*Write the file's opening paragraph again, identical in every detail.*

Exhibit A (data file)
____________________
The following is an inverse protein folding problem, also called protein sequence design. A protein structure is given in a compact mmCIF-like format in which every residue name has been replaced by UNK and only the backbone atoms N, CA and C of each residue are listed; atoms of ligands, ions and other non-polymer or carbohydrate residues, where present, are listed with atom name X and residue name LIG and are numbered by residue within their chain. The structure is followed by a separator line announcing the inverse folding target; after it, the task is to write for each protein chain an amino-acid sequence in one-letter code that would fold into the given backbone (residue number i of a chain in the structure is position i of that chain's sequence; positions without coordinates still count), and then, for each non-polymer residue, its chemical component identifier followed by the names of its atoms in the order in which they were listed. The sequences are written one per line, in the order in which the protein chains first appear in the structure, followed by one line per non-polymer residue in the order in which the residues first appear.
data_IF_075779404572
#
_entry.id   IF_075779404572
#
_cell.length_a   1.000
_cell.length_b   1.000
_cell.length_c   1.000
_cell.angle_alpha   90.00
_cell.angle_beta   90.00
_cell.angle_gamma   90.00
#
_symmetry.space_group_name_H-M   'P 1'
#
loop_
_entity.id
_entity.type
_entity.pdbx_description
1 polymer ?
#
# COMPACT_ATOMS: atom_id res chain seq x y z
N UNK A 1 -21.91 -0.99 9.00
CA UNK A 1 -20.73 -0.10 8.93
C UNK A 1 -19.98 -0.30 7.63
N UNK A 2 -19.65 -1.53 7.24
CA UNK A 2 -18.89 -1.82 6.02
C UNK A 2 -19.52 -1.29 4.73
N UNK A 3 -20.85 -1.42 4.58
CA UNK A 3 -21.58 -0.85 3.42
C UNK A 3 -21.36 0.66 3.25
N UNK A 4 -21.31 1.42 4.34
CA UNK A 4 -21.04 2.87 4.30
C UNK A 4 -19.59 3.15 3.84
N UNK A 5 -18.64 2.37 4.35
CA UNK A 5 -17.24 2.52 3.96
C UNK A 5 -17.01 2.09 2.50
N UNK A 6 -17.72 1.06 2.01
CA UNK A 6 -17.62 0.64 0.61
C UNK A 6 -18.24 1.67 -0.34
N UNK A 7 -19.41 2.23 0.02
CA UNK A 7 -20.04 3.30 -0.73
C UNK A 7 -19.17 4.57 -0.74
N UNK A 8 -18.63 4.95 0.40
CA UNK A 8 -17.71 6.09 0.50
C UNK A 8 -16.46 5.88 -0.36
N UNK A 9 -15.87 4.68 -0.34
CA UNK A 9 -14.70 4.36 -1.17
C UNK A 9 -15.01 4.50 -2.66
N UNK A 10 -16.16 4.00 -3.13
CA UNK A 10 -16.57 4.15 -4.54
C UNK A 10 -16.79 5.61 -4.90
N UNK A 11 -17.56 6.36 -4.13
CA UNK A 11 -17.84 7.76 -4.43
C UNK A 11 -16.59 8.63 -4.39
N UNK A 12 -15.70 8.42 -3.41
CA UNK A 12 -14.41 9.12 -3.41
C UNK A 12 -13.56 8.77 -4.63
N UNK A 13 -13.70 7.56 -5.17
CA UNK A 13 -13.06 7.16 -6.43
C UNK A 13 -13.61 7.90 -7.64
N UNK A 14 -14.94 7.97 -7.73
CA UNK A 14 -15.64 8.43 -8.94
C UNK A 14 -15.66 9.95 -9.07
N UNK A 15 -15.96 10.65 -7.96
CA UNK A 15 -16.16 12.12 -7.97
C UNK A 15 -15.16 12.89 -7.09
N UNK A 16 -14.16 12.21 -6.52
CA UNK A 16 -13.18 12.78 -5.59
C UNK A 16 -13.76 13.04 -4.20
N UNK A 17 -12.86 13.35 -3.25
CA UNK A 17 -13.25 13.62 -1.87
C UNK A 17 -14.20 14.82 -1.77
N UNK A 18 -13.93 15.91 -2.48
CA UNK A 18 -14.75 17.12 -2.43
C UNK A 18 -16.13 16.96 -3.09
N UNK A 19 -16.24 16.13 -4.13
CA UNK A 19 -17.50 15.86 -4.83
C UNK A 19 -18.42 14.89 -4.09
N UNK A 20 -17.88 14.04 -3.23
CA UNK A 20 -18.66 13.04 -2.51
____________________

The following is an inverse protein folding problem, also called protein sequence design. A protein structure is given in a compact mmCIF-like format in which every residue name has been replaced by UNK and only the backbone atoms N, CA and C of each residue are listed; atoms of ligands, ions and other non-polymer or carbohydrate residues, where present, are listed with atom name X and residue name LIG and are numbered by residue within their chain. The structure is followed by a separator line announcing the inverse folding target; after it, the task is to write for each protein chain an amino-acid sequence in one-letter code that would fold into the given backbone (residue number i of a chain in the structure is position i of that chain's sequence; positions without coordinates still count), and then, for each non-polymer residue, its chemical component identifier followed by the names of its atoms in the order in which they were listed. The sequences are written one per line, in the order in which the protein chains first appear in the structure, followed by one line per non-polymer residue in the order in which the residues first appear.